C. H. Dowker in 1951 raised the question: is every normal space countably paracompact? Put it in another way, is the product of a normal space and the unit interval always a normal space? As a result of Theorem 1, any normal space that is not countably paracompact is called a Dowker space. The search for a Dowker space took about 20 years. In 1955, M. E. Rudin showed that a Dowker space can be constructed from assuming a Souslin line. In the mid 1960s, the existence of a Souslin line was shown to be independent of the usual axioms of set theorey (ZFC). Thus the existence of a Dowker space was known to be consistent with ZFC. In 1971, Rudin constructed a Dowker space in ZFC. Rudin’s Dowker space has large cardinality and is pathological in many ways. Zoltan Balogh constructed a small Dowker space (cardinality continuum) in 1996. Various Dowker space with nicer properties have also been constructed using extra set theory axioms. The first ZFC Dowker space constructed by Rudin is found in [2]. An in-depth discussion of Dowker spaces is found in [3]. Other references on Dowker spaces is found in [4].

Since Dowker spaces are rare and are difficult to come by, we can employ a “probabilistic” argument. For example, any “concrete” normal space (i.e. normality can be shown without using extra set theory axioms) is likely to be countably paracompact. Thus any space that is normal and not paracompact is likely countably paracompact (if the fact of being normal and not paracompact is established in ZFC). Indeed, any well known ZFC example of normal and not paracompact must be countably paracompact. In the long search for Dowker spaces, researchers must have checked all the well known examples! This probability thinking is not meant to be a proof that a given normal space is countably paracompact. It is just a way to suggest a possible answer. In fact, a good exercise is to pick a normal and non-paracompact space and show that it is countably paracompact.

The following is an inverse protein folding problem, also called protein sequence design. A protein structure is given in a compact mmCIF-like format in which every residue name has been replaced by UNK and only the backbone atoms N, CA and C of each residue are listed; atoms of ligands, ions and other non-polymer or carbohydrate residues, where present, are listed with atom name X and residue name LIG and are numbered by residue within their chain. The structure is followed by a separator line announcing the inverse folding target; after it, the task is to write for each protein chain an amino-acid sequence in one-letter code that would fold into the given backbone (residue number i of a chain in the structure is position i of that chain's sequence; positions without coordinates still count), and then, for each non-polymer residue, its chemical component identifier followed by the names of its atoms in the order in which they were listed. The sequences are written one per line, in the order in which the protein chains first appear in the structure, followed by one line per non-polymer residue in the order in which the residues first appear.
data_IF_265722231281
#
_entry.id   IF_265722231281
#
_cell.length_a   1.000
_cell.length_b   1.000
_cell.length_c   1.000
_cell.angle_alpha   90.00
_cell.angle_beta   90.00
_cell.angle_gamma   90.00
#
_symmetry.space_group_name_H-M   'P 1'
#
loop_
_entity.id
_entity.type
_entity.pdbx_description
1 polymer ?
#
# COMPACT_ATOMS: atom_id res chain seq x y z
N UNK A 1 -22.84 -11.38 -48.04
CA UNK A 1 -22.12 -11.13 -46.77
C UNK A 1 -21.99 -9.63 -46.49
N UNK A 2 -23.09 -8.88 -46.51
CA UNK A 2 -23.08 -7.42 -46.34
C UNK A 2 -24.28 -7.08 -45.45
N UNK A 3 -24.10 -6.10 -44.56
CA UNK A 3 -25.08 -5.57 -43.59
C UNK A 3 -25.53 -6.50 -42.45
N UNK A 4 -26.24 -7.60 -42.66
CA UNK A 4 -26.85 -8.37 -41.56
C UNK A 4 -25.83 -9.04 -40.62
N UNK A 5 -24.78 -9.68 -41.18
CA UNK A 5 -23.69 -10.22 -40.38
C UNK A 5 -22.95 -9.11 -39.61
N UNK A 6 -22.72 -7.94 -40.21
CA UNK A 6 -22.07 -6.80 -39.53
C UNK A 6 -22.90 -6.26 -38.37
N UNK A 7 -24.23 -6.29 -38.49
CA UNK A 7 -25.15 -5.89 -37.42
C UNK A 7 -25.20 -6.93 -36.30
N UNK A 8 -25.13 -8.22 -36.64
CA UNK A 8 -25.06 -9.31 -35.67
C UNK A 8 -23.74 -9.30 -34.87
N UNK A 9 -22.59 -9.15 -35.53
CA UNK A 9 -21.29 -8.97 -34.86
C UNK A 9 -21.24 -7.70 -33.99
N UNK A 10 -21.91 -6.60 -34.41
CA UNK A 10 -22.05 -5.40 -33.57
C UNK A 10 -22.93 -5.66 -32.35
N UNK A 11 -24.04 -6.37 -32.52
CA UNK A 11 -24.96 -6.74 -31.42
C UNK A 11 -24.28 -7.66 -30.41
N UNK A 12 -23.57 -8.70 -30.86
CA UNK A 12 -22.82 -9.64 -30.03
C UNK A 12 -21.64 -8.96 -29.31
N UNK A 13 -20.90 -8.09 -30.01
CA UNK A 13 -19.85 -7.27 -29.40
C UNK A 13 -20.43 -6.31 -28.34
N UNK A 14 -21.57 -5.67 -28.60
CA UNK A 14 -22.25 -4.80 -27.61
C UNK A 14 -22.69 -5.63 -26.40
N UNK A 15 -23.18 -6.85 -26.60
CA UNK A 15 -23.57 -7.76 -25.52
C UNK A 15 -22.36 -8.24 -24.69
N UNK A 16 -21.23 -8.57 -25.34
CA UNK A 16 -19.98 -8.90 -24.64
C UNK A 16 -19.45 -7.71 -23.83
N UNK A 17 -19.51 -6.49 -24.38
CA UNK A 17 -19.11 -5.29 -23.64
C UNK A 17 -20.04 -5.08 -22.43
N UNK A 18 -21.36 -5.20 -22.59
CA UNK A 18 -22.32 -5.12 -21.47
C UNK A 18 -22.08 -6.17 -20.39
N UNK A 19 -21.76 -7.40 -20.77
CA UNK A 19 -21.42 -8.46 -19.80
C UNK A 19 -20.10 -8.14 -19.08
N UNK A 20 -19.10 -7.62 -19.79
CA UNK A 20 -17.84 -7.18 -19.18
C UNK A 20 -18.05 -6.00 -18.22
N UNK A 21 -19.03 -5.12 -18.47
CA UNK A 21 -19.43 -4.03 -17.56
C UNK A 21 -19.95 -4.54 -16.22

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Some Examples

The following lists out a few classes of spaces that are always countably paracompact.

• Metric spaces are countably paracompact.
• Paracompact spaces are countably paracompact.
• Compact spaces are countably paracompact.
• Countably compact spaces are countably paracompact.
• Perfectly normal spaces are countably paracompact.
• Normal Moore spaces are countably paracompact.
• Linearly ordered spaces are countably paracompact.
• Shrinking spaces are countably paracompact.

The first four bullet points are clear. Metric spaces are paracompact. It is clear from definition that paracompact spaces, compact and countably compact spaces are countably paracompact. One way to show perfect normal spaces are countably paracompact is to show that they satisfy condition 6 in Theorem 1 (shown here). Any Moore space is perfect (closed sets are $G_\delta$). Thus normal Moore space are perfectly normal and hence countably paracompact. The proof of the countably paracompactness of linearly ordered spaces can be found in [1]. See Theorem 5 and Corollary 6 below for the proof of the last bullet point.

As suggested by the probability thinking in the last section, we now look at examples of countably paracompact spaces among spaces that are “normal and not paracompact”. The first uncountable ordinal $\omega_1$ is normal and not paracompact. But it is countably compact and is thus countably paracompact.

Example 1
Any $\Sigma$-product of uncountably many metric spaces is normal and countably paracompact.

For each $\alpha<\omega_1$, let $X_\alpha$ be a metric space that has at least two points. Assume that each $X_\alpha$ has a point that is labeled 0. Consider the following subspace of the product space $\prod_{\alpha<\omega_1} X_\alpha$.

$\displaystyle \Sigma_{\alpha<\omega_1} X_\alpha =\left\{f \in \prod_{\alpha<\omega_1} X_\alpha: \ f(\alpha) \ne 0 \text{ for at most countably many } \alpha \right\}$

The space $\Sigma_{\alpha<\omega_1} X_\alpha$ is said to be the $\Sigma$-product of the spaces $X_\alpha$. It is well known that the $\Sigma$-product of metric spaces is normal, in fact collectionwise normal (this previous post has a proof that $\Sigma$-product of separable metric spaces is collectionwise normal). On the other hand, any $\Sigma$-product always contains $\omega_1$ as a closed subset as long as there are uncountably many factors and each factor has at least two points (see the lemma in this previous post). Thus any such $\Sigma$-product, including the one being discussed, cannot be paracompact.